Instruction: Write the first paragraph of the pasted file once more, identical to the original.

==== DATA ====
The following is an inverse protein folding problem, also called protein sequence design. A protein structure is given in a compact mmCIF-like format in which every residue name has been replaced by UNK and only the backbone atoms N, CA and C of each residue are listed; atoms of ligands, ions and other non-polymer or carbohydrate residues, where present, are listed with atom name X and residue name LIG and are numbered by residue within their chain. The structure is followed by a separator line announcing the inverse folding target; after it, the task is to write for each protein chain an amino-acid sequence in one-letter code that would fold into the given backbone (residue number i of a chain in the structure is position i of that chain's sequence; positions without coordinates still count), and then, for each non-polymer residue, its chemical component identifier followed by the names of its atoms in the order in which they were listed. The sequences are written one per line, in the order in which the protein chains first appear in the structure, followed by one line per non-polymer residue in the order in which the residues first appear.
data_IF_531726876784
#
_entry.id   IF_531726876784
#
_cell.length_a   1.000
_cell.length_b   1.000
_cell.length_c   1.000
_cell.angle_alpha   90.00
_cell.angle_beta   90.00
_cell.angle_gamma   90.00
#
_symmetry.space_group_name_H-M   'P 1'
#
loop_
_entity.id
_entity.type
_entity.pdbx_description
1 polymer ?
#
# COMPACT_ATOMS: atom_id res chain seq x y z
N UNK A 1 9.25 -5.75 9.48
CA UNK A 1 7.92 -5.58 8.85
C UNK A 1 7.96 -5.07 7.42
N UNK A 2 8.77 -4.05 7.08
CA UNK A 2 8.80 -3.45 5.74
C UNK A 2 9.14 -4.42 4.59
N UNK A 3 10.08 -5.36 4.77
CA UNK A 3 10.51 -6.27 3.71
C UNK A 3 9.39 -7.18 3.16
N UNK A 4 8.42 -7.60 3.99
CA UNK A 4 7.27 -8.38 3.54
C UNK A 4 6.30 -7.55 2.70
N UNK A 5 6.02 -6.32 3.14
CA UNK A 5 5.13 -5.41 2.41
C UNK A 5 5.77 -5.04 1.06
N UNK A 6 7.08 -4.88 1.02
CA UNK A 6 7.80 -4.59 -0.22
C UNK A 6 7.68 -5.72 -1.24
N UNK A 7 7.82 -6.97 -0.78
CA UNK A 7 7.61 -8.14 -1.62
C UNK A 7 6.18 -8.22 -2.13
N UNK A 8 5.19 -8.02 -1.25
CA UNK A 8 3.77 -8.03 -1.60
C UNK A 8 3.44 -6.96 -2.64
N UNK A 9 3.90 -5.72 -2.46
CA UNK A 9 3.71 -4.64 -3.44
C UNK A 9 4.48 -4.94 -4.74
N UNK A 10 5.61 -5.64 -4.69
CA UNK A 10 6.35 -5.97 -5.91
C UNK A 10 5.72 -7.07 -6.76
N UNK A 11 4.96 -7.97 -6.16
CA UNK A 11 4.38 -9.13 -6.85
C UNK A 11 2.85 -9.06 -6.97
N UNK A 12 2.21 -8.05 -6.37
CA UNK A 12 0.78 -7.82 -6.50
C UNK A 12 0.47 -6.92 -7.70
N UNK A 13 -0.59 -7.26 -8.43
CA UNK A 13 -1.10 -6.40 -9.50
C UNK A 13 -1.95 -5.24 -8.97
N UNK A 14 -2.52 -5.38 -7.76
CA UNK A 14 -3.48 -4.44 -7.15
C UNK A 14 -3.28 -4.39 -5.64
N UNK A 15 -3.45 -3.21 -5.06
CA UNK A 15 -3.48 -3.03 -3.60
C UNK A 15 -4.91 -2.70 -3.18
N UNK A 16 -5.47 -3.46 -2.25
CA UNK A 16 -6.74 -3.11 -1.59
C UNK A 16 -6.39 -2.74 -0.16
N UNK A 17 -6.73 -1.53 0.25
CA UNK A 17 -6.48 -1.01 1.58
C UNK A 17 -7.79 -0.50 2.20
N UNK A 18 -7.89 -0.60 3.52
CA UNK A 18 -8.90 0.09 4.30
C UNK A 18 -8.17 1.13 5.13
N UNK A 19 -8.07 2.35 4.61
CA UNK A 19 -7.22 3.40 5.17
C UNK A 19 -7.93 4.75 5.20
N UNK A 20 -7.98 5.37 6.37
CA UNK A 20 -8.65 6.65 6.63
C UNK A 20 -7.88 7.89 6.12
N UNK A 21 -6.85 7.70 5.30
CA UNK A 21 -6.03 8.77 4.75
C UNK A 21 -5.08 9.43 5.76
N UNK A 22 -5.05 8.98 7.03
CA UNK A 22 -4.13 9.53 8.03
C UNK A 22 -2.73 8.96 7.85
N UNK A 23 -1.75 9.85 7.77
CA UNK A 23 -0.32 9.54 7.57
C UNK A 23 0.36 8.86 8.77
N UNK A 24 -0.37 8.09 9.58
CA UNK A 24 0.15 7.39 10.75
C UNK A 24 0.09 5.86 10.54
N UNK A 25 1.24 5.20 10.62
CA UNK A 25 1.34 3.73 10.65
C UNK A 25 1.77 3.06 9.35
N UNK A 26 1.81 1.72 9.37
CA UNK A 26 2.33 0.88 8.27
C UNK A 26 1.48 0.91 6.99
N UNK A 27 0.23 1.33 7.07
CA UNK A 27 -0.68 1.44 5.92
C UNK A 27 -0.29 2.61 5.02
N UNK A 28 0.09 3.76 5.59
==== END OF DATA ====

The following is an inverse protein folding problem, also called protein sequence design. A protein structure is given in a compact mmCIF-like format in which every residue name has been replaced by UNK and only the backbone atoms N, CA and C of each residue are listed; atoms of ligands, ions and other non-polymer or carbohydrate residues, where present, are listed with atom name X and residue name LIG and are numbered by residue within their chain. The structure is followed by a separator line announcing the inverse folding target; after it, the task is to write for each protein chain an amino-acid sequence in one-letter code that would fold into the given backbone (residue number i of a chain in the structure is position i of that chain's sequence; positions without coordinates still count), and then, for each non-polymer residue, its chemical component identifier followed by the names of its atoms in the order in which they were listed. The sequences are written one per line, in the order in which the protein chains first appear in the structure, followed by one line per non-polymer residue in the order in which the residues first appear.